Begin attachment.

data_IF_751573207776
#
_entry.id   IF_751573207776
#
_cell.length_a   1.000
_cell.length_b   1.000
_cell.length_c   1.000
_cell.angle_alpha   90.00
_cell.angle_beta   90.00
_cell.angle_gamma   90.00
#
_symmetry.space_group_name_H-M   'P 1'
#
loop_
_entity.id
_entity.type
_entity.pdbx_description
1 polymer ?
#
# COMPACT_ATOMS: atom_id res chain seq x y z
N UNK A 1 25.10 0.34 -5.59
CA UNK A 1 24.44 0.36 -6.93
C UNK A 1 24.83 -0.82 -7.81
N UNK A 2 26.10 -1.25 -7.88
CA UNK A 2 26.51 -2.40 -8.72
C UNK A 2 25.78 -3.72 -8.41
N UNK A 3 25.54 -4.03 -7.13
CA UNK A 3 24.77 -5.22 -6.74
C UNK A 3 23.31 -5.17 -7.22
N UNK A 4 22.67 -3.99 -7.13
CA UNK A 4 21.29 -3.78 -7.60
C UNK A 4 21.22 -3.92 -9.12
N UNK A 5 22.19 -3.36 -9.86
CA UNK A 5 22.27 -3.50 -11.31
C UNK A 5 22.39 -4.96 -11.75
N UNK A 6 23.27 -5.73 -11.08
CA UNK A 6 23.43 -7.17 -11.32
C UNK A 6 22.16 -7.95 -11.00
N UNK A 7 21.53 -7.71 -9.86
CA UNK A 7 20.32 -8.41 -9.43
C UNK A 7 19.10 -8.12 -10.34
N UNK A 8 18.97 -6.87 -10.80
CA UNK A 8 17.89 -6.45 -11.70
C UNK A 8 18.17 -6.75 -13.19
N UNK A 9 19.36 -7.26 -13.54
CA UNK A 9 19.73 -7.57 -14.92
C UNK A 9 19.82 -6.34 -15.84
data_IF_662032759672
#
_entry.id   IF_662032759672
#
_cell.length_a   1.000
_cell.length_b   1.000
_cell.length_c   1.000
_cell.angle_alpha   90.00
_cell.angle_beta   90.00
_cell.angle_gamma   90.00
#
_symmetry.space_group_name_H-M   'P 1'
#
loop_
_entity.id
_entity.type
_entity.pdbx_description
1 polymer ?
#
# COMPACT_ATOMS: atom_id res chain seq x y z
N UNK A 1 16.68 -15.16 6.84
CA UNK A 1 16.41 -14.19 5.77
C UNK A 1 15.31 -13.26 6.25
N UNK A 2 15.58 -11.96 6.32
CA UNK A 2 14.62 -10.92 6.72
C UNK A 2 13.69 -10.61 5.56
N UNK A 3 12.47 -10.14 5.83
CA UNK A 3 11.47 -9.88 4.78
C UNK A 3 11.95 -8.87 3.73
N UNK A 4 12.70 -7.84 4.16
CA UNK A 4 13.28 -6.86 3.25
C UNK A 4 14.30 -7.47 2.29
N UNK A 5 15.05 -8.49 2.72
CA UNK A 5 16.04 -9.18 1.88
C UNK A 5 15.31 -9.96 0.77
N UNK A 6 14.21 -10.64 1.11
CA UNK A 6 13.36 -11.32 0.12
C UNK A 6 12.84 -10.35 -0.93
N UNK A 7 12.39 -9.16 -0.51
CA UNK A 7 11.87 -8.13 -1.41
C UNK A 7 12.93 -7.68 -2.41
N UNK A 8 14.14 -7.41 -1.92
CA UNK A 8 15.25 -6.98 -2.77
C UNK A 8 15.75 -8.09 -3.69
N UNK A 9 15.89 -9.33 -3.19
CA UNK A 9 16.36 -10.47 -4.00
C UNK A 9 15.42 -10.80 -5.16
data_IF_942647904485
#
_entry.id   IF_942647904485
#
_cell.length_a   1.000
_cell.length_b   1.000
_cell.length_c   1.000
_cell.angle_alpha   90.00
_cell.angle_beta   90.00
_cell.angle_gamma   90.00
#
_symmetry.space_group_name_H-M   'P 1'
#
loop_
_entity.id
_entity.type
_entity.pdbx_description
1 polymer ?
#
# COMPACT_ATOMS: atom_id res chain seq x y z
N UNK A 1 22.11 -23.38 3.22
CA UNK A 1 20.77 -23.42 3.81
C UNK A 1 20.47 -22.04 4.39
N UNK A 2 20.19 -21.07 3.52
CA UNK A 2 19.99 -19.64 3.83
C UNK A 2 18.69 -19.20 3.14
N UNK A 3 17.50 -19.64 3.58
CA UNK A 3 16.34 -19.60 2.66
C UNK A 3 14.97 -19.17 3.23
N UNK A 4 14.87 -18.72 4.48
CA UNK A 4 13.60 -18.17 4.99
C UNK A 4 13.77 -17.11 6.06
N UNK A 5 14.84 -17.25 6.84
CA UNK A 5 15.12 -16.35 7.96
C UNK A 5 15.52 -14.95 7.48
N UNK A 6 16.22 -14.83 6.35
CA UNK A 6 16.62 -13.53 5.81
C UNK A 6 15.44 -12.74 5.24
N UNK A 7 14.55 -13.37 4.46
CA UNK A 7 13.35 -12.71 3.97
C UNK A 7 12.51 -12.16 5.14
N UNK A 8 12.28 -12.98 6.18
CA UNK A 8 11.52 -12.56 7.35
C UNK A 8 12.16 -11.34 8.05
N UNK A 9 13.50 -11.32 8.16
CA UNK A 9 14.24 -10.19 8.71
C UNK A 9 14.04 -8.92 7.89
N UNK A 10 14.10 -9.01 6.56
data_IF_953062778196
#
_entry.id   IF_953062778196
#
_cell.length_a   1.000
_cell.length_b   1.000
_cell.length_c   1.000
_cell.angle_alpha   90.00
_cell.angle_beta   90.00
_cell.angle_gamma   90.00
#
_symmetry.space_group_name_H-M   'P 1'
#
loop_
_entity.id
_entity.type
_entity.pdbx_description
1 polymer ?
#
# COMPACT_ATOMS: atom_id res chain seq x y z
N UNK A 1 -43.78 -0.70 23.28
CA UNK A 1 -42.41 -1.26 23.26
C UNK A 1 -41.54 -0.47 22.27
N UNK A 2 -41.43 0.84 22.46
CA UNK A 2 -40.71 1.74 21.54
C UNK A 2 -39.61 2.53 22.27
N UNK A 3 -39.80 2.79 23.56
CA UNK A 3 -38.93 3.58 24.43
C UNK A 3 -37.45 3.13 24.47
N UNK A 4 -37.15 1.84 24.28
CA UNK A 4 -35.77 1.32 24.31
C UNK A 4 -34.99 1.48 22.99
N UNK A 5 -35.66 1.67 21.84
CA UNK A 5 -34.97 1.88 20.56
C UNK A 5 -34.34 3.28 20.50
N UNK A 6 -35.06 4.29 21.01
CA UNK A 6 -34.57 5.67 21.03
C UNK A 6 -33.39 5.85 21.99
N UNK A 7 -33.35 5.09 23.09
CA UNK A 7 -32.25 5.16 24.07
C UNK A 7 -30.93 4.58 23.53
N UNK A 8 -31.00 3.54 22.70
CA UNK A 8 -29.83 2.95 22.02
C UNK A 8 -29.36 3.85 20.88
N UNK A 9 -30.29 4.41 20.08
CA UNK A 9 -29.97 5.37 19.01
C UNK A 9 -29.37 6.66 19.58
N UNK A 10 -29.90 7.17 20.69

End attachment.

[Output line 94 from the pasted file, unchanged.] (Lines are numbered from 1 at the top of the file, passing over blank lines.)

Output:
C UNK A 9 15.42 -10.80 -5.16